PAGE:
STATE OF AFFAIRS: Missouri Still Only State in the Union Without Prescription Monitoring System
State Ranks 1st in Prescription Opioids Sold in Midwest
ST. LOUIS, Mo. – As the demand for opioids has risen in the U.S., so have the overdoses. The Centers for Disease Control analyzed causes of death from the National Vital Statistics System and found that prescription pain relievers and heroin were the leading cause in most of the 28,647 overdose deaths in 2014. Over the past decade, most states have adopted a prescription monitoring system to allow doctors and pharmacists to view a patient’s prescription history before writing or filling another prescription. Only one has not – the state of Missouri.
Opioid overdoses have quadrupled since 2000, which has several lawmakers concerned. Rep. Jay Barnes (R-Jefferson City) has introduced HB1922, which would set up a prescription drug registry in the state. However, that’s not Missouri’s only problem in the fight against drug abuse.
In 2014, uninsured patients accounted for 30% of all hospital visits for opioid overuse. This was a 10 year, 268% increase. Perhaps one of the issues that have made lawmakers take notice is the fact that the state ends up picking up the bill for most of these costs.
Perhaps another reason is the highly publicised suspension of Tiger quarterback Maty Mauk. A video surfaced of Mauk appearing to snort a white powder, but a teammate just this week told the St. Louis Dispatch the video is 2 years old. They report that Missouri suspended Mauk for the first time last September because he failed a drug test.
Mauk was arrested on 4 misdemeanor traffic offenses after an accident on his scooter and allegedly fled the scene with 2 females.
“Drug overdoses and prescription drug overdoses are definitely at epidemic levels,” Newton County Coroner Mark Bridges tells the Joplin Globe. “It is everything that is prescribed for pain, like hydrocodone and oxycontin. And there’s meth and other drugs, too.”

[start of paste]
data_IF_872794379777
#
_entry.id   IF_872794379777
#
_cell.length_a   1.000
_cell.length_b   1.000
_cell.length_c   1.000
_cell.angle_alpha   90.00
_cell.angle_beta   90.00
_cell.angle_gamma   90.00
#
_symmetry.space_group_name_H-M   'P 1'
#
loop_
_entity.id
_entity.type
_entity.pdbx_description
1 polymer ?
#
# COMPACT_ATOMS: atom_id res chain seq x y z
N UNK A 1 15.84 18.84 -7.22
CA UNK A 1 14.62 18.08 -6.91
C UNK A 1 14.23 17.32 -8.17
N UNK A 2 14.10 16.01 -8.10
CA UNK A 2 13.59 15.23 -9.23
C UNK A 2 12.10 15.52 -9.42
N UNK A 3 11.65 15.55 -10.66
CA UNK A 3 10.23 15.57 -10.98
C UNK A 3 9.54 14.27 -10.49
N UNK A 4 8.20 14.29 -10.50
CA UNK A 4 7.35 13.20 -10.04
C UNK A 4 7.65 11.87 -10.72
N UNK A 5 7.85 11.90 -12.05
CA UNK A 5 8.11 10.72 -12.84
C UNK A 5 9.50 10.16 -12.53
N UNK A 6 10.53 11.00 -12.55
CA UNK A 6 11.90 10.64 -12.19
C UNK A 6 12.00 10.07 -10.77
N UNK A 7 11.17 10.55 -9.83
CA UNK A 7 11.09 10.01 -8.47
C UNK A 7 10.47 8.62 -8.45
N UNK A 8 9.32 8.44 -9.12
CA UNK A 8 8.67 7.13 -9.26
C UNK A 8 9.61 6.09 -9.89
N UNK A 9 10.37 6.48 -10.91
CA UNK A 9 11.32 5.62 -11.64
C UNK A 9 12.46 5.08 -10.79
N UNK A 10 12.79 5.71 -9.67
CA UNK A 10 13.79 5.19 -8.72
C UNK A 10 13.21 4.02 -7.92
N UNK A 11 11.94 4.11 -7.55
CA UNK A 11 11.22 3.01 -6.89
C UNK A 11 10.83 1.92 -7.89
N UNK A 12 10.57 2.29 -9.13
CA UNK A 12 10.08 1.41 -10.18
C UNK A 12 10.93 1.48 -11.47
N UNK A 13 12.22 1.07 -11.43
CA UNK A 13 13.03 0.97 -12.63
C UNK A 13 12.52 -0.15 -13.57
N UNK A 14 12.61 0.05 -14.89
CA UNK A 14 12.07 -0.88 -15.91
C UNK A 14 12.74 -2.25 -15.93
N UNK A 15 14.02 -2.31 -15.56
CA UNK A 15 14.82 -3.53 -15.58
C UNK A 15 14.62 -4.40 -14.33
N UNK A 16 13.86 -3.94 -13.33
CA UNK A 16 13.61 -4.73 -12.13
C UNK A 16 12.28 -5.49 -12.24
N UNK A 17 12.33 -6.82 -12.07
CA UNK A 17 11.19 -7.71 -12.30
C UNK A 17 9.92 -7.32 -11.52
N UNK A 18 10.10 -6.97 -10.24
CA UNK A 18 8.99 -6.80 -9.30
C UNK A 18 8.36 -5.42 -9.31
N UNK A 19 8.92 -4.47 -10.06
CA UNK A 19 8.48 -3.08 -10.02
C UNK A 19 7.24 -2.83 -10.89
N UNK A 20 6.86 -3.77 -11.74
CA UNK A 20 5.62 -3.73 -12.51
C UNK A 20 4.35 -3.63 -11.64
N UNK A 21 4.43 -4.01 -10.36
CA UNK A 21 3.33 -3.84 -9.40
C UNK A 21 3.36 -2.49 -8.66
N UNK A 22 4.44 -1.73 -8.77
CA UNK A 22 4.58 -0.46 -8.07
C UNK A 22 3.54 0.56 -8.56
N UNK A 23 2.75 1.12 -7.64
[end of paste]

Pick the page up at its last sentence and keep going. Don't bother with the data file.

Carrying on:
There were 5 deaths related in some way to drug overdoses in the county in 2014. In just one year’s time, that number has increased to around 2 per month last year.
“With an average of 51 deaths a day due to addiction painkillers, America is in a full-blown opioid abuse epidemic,” said U.S. Rep. Billy Long (R-Mo.).
Long goes on to say that in the past decade, emergency room visits for opioids in the state have more than doubled. Another reason to put a prescription monitoring system in place.
“We get it through the House every year, but the hangup is in the Senate where they are concerned about privacy,” says Senator Claire McCaskill (D-MO).
McCaskill says from a privacy standpoint, there’s not much difference between that and electronic medical records, which are already in place in the state.
Not having a prescription monitoring system not only hurts the state of Missouri, but neighboring states as well. People can cross over the state’s borders to obtain narcotics that can’t be traced or recorded.
While many are concerned about privacy, there is no evidence that a hack into the prescription drug monitoring systems of other states has occurred.
Research has found that as many as 3 out of 4 prescription opioid abusers eventually turn to heroin. And opioids aren’t the only problem.
Last year, the Ozark Drug Enforcement Team seized a record 19,000 grams of meth and 65,000 grams of marijuana, in addition to 20 grams of heroin.
Americans are responsible for consuming 80% of the entire world’s prescription painkillers while making up less than 5% of the world’s population. We join New Zealand in being one of only 2 countries on earth where Big Pharma is allowed to advertise prescription drugs on television.
Thank you to the lawmakers who have proposed this bill that would put a monitoring system in place to help those addicted, and hold over prescribing doctors accountable.